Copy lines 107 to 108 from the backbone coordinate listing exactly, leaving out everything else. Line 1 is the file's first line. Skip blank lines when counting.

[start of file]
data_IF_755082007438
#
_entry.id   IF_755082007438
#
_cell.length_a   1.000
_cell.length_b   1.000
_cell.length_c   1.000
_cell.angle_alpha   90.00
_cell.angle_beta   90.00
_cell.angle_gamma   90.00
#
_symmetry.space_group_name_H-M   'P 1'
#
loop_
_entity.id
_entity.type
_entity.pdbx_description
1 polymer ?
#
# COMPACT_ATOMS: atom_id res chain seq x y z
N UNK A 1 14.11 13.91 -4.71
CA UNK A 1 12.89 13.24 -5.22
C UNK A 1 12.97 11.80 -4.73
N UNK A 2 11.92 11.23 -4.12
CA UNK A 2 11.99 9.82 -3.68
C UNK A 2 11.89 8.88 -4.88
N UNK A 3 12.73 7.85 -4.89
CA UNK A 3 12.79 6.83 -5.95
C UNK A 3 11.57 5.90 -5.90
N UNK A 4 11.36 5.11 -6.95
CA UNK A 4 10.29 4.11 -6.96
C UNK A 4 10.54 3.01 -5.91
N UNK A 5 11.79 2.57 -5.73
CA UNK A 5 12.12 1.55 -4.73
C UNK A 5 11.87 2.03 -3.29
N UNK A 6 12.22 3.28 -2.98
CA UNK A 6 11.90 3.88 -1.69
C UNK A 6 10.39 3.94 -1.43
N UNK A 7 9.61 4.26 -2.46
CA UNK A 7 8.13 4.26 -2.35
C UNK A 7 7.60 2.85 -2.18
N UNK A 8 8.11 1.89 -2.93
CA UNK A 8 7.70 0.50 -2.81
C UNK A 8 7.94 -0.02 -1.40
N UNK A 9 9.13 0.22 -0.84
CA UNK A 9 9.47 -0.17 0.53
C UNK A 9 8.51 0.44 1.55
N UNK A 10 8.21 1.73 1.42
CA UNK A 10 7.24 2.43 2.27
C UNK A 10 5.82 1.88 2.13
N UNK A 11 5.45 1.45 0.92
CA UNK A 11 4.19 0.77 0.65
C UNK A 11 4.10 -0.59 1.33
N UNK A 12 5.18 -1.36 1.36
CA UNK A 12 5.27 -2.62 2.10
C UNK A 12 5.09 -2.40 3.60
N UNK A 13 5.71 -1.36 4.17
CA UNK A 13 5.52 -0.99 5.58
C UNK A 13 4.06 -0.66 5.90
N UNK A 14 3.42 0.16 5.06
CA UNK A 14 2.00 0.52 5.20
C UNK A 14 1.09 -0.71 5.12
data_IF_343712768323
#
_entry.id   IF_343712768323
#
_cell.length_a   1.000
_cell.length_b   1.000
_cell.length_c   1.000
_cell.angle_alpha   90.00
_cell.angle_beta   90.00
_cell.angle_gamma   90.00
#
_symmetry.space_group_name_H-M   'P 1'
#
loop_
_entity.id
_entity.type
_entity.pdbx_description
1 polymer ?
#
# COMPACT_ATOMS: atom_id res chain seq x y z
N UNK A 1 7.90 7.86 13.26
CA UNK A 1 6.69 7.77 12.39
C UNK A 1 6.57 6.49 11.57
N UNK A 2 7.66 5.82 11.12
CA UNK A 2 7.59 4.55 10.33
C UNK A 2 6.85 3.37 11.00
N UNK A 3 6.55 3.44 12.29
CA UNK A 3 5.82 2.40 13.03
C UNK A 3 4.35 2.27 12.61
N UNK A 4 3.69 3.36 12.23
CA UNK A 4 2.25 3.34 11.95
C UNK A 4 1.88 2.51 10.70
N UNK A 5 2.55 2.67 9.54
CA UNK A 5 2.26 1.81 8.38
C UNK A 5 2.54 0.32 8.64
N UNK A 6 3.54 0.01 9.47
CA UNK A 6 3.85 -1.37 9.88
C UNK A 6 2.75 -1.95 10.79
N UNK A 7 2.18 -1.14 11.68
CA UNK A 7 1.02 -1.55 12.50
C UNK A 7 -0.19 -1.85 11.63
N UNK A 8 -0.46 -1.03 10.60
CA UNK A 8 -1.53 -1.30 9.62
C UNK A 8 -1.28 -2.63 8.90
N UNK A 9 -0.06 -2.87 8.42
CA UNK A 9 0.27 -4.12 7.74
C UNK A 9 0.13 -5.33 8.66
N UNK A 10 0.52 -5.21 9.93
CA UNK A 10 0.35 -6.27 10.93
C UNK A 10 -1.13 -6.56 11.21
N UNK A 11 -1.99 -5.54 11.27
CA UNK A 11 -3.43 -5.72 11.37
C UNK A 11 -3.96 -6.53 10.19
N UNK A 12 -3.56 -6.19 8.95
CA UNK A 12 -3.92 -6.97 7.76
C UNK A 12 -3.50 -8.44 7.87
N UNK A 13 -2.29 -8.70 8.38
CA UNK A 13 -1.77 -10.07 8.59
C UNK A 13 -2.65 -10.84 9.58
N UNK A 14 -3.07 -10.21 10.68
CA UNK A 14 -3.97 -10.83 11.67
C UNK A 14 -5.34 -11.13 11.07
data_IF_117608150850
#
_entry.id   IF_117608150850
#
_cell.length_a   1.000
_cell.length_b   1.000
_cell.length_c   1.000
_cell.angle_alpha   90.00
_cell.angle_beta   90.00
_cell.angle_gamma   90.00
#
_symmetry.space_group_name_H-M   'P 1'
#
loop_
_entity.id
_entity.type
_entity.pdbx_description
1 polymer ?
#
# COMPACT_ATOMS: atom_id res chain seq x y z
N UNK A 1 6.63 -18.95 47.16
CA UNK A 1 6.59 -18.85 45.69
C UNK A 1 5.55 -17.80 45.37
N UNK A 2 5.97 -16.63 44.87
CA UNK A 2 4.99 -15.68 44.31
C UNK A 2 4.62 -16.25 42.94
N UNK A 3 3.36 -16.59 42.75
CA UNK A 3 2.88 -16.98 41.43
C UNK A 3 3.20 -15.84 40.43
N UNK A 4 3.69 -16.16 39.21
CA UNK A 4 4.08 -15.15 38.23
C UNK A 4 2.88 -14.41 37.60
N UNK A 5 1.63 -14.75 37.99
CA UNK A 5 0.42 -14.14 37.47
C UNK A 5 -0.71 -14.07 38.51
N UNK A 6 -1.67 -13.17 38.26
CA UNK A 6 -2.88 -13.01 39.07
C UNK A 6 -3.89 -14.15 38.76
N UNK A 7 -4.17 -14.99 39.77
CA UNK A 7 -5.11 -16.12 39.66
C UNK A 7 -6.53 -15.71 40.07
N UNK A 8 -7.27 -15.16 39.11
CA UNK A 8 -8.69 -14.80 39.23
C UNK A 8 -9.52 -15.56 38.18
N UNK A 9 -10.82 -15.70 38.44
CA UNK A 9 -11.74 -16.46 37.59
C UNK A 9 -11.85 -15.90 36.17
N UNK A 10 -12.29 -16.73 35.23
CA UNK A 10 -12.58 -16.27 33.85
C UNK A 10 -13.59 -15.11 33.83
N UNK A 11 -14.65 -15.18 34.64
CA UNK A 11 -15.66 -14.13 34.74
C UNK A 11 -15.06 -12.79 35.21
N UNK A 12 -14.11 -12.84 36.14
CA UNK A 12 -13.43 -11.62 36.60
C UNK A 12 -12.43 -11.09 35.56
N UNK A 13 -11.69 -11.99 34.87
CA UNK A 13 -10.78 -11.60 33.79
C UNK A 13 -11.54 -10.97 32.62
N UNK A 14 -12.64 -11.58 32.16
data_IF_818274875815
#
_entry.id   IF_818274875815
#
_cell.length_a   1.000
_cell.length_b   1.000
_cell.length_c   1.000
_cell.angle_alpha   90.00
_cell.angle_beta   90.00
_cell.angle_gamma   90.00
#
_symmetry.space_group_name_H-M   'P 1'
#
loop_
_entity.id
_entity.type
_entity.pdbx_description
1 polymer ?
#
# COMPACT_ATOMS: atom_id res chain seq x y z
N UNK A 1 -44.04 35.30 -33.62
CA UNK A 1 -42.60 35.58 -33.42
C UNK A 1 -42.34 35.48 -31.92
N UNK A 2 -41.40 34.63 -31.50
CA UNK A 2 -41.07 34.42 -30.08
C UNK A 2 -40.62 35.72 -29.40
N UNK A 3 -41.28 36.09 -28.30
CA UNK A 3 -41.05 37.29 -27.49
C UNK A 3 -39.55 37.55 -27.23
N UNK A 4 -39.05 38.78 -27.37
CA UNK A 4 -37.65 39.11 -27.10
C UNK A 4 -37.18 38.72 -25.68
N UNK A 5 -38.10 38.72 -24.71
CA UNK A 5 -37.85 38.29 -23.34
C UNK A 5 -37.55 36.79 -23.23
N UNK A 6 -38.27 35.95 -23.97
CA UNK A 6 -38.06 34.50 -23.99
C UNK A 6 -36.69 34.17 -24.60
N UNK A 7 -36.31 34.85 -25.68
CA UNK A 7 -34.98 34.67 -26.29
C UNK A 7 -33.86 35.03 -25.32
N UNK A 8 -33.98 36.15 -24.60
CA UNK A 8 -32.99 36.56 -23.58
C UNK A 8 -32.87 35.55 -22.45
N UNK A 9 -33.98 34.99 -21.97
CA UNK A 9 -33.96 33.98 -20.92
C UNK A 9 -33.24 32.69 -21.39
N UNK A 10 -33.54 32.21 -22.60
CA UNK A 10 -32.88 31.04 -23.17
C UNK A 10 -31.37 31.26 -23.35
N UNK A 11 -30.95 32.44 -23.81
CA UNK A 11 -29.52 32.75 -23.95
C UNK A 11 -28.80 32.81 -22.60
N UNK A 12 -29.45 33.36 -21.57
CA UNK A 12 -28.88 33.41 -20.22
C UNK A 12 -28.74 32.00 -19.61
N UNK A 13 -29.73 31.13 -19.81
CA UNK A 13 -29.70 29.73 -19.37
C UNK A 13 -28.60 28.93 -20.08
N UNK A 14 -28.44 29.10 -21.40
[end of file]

N UNK A 9 -0.06 -2.87 8.42
CA UNK A 9 0.27 -4.12 7.74